Well, it would make my job a little more boring. The National League game is much more thought-provoking. If you want more offense, don’t worry about getting one more guy in the lineup, worry about teaching a different method of hitting. Everything is skewed right now toward pitching and defense, all the new technology, everything we’re doing helps pitchers get better, helps defenses get better, but does not help hitters get better.

If you’re really into our game, to take away that one spot that creates maneuvering, to me makes the game a lot less interesting.

I will buy into “pace” more than “length” of games. If it’s a good baseball game no one notices that, but they do notice when things get bogged down, there’s the difference. They’ve delineated those thoughts pretty well over the last couple of years, and last year not being in the playoffs I was able to watch, and I agree, speed this thing up a little bit. Anything that can cause the action to happen more rapidly, I’m with that, otherwise I would not do a whole lot to it. I would not — not — force the DH on the National League. Now on a “hybrid” model, where an American League team plays a National League team just have the DH regardless of venue, I could understand that. But otherwise, the game’s good the way it is.

On what he learned by reading “Managing Millennials for Dummies”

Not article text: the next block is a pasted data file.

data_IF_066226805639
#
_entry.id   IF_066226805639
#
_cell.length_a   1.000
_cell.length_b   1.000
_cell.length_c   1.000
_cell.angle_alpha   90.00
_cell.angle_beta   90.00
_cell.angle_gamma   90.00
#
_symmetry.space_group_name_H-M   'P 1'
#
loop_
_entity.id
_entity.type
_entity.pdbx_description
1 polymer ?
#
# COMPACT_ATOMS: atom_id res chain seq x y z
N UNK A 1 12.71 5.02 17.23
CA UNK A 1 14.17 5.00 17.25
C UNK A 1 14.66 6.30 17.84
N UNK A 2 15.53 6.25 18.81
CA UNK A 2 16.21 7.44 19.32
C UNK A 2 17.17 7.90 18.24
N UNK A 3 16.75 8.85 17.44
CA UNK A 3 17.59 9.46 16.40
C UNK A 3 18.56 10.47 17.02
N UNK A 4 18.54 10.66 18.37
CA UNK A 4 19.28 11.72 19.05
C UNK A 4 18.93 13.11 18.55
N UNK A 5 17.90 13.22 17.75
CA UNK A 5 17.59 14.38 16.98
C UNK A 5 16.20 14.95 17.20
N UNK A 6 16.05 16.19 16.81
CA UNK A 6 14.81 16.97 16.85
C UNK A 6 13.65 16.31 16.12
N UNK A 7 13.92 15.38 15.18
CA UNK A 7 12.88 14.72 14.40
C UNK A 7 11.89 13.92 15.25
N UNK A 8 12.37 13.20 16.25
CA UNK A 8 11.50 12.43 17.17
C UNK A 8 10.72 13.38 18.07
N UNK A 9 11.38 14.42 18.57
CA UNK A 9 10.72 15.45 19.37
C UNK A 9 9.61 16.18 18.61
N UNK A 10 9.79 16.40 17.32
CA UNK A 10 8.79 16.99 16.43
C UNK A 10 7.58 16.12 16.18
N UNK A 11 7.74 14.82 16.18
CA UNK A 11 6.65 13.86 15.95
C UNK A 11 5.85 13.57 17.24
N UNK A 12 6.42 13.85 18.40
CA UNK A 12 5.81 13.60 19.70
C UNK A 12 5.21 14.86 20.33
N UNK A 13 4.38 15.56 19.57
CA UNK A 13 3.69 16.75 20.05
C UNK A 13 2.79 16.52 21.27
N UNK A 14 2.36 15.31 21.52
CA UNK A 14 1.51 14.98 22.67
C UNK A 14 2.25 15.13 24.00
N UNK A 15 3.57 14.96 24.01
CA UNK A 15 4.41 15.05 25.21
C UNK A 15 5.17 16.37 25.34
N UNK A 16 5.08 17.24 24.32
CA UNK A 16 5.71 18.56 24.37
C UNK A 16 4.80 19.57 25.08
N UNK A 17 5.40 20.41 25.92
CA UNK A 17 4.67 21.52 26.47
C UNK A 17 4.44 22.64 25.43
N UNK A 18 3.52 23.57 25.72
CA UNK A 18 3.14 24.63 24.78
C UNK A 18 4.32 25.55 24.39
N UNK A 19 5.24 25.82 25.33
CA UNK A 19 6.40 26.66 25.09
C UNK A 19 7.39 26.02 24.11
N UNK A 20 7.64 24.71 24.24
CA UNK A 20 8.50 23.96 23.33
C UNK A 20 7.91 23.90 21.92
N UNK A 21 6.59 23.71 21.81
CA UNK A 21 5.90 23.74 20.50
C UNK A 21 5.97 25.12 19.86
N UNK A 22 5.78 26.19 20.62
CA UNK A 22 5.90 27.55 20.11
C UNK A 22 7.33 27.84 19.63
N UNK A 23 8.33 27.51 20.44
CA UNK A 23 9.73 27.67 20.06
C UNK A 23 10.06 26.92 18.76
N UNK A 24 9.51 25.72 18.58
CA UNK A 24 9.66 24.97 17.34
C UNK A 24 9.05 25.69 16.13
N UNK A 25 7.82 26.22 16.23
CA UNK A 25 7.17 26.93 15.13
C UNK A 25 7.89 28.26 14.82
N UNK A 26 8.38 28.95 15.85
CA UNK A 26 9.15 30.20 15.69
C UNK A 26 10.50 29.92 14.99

Every generation has something a little bit different about them but at the end of the day, we’re all pretty much the same. The biggest thing the book tries to impress is the technological component. They were born in a time when technology is very important to them, that attention spans and getting information out there should be more in short jabs as opposed to elongated methods. There’s sometimes an attempt to call them “lazy” and based on the guys that I know I don’t believe in that label, that these people are looking for handouts all the time. Not true. I’m sure you could go back to the baby boomers and feel the same way, or the traditionalists before them and feel the same.

I think the biggest thing I got from it was: When are you born, and when you are young what are the seminal moments? What are the things that impacted you at an early age? And for this group, technology affected them at an early age. So they like their phones, they like their devices, they like to play games on these items, get information quickly, not elongated or drawn out. Primarily, I’m working from that script right there. I’m doing my work with them now, when I have meetings I want to make them short and to the point as opposed to doing “novellas” and that’s probably my biggest takeaway from all of this.